2:07′ to summit, 4:00′ RT
Having only climbed 2,200′ of a planned 3,700′ yesterday in the aborted attempt on Pfeifferhorn, my legs had enough left for another hike this weekend: Mt. Olympus. The hike is 4,200′ of elevation gain with a short Class 3 scramble at the top. It forms the Western terminus of Wildcat Ridge and looks directly out over all of the Salt Lake Valley. It is the most prominent peak visible from Salt Lake City.
I set off, solo, from the Mt. Olympus trailhead at 6:45 in order to beat the rush and avoid the afternoon heat (forecasts called for unseasonably warm weather this weekend). The first part of the hike was unremarkable; some good views but the switchbacks kept the vertical rise fairly gradual. The trail is fairly rocky, which provides good tread for steeper sections.
The trail above Blister Hill was covered with mud and running water – I elected to use trekking poles here to make my ascent more efficient. I reached the saddle about 1:45′ after leaving the trailhead. There was some rapidly melting snow at the saddle but it will be gone in a week or two.
I got a bit off route in the middle of the scramble, which was problematic due to moisture from melting snow above making the rock very slick. I had to be very deliberate to get myself out of a particularly steep section, but I made it to the top and had the summit to myself! I enjoyed my typical mountain breakfast of a bagel with nutella and peanut butter. There was some snow on the summit but plenty of dry rock to sit on.
On the descent, I made sure to look for a less steep route to descent the slick quartzite. I also made sure to dry my boots whenever possible in the dust to get better grip. It was much easier on the way down.
I ran into dozens of people with zero water on the way down and was glad to have started so early because it was getting HOT. I basically ran down the rest of the mountain because I was tired of being in the heat and I wanted to break 4:00′ trip (barely made it). And then drove 15 minutes to my house. I love Utah.
On Saturday, I joined members of the Wasatch Mountain Club for a snow climb of the Pfeifferhorn, an 11,326′ peak in the Alpine ridge south of Little Cottonwood Canyon.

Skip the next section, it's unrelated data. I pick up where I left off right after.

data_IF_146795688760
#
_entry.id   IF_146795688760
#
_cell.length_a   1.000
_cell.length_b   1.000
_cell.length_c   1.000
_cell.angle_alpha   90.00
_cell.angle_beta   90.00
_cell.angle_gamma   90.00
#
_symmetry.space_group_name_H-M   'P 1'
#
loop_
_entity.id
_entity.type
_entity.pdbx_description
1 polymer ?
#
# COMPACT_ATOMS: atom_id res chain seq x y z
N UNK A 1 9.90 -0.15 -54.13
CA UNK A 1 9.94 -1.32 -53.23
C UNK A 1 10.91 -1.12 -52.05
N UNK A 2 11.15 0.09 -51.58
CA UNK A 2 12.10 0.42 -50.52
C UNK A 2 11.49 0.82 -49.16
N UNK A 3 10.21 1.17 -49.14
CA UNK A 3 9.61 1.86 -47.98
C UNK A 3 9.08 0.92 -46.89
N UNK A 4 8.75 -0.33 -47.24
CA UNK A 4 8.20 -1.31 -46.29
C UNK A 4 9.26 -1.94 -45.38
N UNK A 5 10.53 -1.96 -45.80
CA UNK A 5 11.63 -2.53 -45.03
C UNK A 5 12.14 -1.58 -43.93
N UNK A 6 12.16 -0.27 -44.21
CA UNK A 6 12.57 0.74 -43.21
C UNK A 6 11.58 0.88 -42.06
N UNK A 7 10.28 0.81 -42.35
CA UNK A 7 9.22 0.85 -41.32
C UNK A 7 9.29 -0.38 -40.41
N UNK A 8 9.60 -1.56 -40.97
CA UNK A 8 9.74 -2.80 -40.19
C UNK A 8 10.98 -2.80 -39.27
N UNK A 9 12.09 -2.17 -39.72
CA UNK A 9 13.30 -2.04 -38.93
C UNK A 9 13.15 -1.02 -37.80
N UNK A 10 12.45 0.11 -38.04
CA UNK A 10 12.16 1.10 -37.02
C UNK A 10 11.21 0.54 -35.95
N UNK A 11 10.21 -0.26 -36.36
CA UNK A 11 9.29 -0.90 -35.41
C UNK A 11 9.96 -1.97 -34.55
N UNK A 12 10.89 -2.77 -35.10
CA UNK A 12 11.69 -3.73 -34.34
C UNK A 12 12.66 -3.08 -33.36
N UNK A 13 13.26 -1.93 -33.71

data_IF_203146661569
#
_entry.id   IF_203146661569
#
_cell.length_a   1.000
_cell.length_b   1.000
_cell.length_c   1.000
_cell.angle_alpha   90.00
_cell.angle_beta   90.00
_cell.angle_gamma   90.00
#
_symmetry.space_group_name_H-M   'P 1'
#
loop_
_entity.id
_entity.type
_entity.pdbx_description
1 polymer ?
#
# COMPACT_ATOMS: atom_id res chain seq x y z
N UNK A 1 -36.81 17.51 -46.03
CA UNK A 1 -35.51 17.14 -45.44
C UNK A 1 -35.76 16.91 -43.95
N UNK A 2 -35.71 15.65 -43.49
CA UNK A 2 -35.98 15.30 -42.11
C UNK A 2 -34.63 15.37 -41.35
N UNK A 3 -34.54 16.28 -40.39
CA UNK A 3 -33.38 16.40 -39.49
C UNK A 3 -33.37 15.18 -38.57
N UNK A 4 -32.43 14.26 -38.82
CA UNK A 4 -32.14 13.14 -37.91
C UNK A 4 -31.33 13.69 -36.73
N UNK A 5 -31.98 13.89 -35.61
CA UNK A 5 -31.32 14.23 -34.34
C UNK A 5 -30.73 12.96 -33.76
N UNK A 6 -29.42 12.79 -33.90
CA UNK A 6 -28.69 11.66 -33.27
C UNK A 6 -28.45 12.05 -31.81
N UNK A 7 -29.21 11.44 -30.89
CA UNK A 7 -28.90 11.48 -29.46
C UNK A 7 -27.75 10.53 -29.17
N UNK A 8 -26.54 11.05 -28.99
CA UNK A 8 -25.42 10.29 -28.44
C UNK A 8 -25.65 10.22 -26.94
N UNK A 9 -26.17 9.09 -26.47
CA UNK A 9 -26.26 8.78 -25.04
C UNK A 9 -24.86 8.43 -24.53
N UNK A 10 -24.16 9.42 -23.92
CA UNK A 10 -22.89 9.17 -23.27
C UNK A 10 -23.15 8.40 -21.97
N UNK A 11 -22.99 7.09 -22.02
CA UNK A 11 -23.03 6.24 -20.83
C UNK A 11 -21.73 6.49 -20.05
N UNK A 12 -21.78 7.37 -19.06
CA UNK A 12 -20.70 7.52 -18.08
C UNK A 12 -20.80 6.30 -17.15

We approached through Red Pine, starting at around 8:30. Snow covered the trail almost all the way to the parking lot. That would have been fine, except that it was a particularly hot day. The snow became very sloppy, making for slow going, and it took us almost 4 hours just to get to Red Pine Lake. All of us post holed up to our knees repeatedly.
Once there, we had lunch and noticed all the recent wet slide activity on the steeper ridges. This did not bode well for finishing the climb, since we would be traveling on avalanche-prone steep slopes.
We tried walking around Red Pine Lake to see if the snow would get firmer up high. Almost right away, we noticed that there were at least three distinct soft layers with crusts in between. Acknowledging that we had started too late in the day to proceed safely, we turned back. This turned out to be a good decision – another group descending from the peak set off a small wet avalanche later in the day. On the trail back to White Pine, we felt a “whoomph” of the snow settling – not a good sign! I was happy that we turned around.
The rest of the hike was scenic and easy. From the Red Pine trail there were great views of the canyon and the valley below.
My first full day in town, I made a quick run up Grandeur Peak, which is located less than 15 minutes from downtown SLC. It’s the first peak on the Mill Creek Ridge. I took the West Slopes route. It is steep, gaining more than 3,200 feet in less than 3 miles.
The lower part of the trail is extremely steep and fairly loose for a heavily-used trail. It basically directly ascends the main West ridge with very few switchbacks. Higher on the mountain, the terrain becomes rockier which actually helped with footing.
Some snow was present high on the mountain. It was a bit windy at the top but nothing too unusual for an exposed ridge. The sun made it very comfortable.
The view of the city and the lake was quite amazing for a peak so accessible. It took me 1:30′ ascending and another 40′ to descend.
My name is Ben and I’m a master’s student at the University of Michigan. This summer, I’ve temporarily relocated to Salt Lake City, Utah for an internship opportunity. I’ll be here until mid-August, and this blog is an attempt to capture and share my summer experiences.
I used to really enjoy sharing my outdoor photos and stories on local outdoor communities (nwhikers being particularly excellent last summer), but there isn’t one central forum for hiking and climbing trip reports in Utah. Many of the entries on this site will consist of photos and narratives from outdoor adventures in the local Wasatch range and beyond.